Teacher ‘fired after coming out as bisexual to stop student’s suicide’
A teacher in Kentucky claims he was fired after coming out as bisexual to stop one of his students from killing herself.
Nicholas Breiner believes he was let go as a choral teacher at J.B. McNabb Middle School, in the town of Mount Sterling, because he opened up about his sexuality, according to USA Today.
This, Breiner said, prompted him to publicly come out in an emotional Instagram post—before he had even told his family—because he was so concerned for the wellbeing of other students who might be struggling with their sexuality.
Three days after the Instagram post, Breiner claims he was ordered to the principal’s office, asked about his sexuality by a deputy school superintendent and warned to keep the fact that he was bisexual to himself.
A few weeks later, he was reportedly told his contract with Montgomery County Public Schools would not be renewed.
Breiner has filed a federal lawsuit against Montgomery County schools, but the suit was dismissed last month on the grounds that the US doesn’t have a federal law banning anti-LGBT discrimination. He is appealing the ruling.
Nicholas Breiner says suicide note prompted coming out
Breiner claimed that shortly after the lesbian student came out to him, “I received a frantic text from another student who had just received this young lady’s suicide note.
“I rushed out to her house with police and, thankfully, we got to her in time.”
The experience reportedly pushed Breiner to reveal his own sexuality on Instagram, to help other students who might be struggling with their sexuality.
On April 7, 2017, the teacher wrote on his Instagram account: “I honestly never intended to come out. I’ve known I was bi for years but, as far as I was concerned, that was nobody’s business but my own.
“With the possibility that I could save even a single life, I could no longer ethically stay in the closet.”
— Nicholas Breiner on why he came out as bisexual
“It’s something I have never pursued and, honestly, likely never will. A couple of weeks ago, however, I was working with a person who was struggling. This was partially due to their orientation.”
“I felt that they needed to know there was someone in the room that understood and supported them, regardless of who they were,” he continued in the since-deleted post.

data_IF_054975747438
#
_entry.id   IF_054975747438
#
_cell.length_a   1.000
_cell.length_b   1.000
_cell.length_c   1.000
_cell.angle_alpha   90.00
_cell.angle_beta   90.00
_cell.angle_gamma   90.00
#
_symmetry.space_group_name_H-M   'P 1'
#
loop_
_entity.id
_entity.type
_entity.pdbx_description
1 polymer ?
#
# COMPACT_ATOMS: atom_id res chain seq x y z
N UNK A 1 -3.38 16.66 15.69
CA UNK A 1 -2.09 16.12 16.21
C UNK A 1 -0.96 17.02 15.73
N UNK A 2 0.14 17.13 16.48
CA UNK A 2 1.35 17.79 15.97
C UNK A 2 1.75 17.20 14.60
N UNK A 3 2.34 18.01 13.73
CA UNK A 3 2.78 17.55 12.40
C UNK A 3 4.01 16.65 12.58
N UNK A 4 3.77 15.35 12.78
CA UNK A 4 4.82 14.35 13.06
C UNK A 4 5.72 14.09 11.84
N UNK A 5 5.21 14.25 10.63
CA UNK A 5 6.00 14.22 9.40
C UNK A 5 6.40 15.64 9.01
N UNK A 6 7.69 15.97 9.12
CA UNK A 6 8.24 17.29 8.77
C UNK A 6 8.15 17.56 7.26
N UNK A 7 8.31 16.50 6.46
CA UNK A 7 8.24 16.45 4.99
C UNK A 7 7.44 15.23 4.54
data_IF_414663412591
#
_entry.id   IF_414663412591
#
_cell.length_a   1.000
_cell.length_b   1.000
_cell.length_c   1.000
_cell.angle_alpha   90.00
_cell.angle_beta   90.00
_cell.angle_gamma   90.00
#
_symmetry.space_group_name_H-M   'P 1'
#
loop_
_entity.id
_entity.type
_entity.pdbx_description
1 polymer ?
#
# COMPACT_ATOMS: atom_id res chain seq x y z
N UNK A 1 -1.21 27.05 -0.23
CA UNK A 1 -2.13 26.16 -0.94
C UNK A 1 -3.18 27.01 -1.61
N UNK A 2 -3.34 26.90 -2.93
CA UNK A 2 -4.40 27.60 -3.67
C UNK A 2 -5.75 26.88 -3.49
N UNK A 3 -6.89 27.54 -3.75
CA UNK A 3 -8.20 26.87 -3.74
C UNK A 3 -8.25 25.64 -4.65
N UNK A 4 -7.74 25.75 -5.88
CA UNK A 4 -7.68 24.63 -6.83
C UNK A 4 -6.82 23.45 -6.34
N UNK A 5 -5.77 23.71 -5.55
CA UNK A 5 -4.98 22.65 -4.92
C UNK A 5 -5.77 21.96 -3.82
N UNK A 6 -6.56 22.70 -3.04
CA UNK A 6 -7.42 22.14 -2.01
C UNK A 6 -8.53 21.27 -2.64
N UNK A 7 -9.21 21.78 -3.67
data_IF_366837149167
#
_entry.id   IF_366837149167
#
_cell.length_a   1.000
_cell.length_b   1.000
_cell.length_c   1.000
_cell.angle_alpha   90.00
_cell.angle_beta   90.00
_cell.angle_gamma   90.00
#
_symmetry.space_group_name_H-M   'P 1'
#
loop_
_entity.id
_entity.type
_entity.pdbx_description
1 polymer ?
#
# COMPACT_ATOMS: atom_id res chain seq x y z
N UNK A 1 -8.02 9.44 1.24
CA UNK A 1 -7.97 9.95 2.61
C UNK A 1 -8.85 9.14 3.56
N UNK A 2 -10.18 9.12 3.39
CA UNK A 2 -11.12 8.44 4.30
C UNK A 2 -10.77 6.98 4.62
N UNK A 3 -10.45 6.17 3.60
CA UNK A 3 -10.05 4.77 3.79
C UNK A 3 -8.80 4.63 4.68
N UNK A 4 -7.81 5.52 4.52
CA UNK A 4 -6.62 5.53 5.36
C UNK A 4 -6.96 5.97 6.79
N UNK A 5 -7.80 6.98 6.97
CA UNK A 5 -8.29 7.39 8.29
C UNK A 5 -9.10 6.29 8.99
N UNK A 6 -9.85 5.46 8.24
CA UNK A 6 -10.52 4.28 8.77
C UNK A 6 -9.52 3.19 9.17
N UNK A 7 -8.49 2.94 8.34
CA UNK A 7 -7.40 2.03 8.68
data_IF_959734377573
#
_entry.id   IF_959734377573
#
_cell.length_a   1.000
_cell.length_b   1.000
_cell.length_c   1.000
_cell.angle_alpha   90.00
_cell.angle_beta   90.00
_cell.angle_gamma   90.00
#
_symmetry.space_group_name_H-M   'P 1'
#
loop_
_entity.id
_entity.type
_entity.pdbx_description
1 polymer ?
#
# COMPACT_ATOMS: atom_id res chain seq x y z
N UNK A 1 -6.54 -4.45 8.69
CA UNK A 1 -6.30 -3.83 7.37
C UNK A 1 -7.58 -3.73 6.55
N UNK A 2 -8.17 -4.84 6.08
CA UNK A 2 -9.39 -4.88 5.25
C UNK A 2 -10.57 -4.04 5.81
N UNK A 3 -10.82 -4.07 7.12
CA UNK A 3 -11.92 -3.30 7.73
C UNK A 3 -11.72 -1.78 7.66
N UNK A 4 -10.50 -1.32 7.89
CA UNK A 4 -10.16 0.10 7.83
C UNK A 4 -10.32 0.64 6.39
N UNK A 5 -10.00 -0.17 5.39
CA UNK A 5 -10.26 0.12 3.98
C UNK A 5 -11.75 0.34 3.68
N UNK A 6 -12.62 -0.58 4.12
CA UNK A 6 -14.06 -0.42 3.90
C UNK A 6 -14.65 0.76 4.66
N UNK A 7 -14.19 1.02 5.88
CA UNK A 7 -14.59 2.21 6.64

“As terrifying as it was to admit, I had to value someone else’s well-being over my own privacy. After a lot of support from people I decided that 30 years was long enough to wait.
“Hey world, I am what I am.”
Breiner explained his decision to reveal he was bisexual, saying: “I couldn’t help but wonder how many students I had that were in a similar situation to that student; feeling completely alone and nearing that irreversible decision.”
He continued: “If she knew long before that I, a teacher she liked and had a good relationship with, knew exactly what she was feeling, would she have gotten to that point?
“I was cautioned about being open with my sexuality in a small eastern Kentucky town.”
— Nicholas Breiner after coming out as bisexual
“It’s impossible to know but, with the possibility that I could save even a single life, I could no longer ethically stay in the closet. I needed to value my students’ safety and well-being over my own privacy.”
The Instagram post led to his talk in the principal’s office, Breiner said.
“I was cautioned about being open with my sexuality in a small eastern Kentucky town. That a number of parents were concerned that I would be actively trying to change their children’s religious beliefs.”
A month and a half after he was let go, the county’s Superintendent Matthew Thompson allegedly told Breiner in a letter that he was let go because of his teaching technique and poor classroom and time management.
Since coming out as bisexual, Breiner said he has intervened to help 17 young people considering suicide—many of whom were struggling with their sexuality.
If you are in the US and are having suicidal thoughts, suffering from anxiety or depression, or just want to talk, call the National Suicide Prevention Line on 1-800-273-8255. If you are in the UK, you can contact the Samaritans on 116 123.
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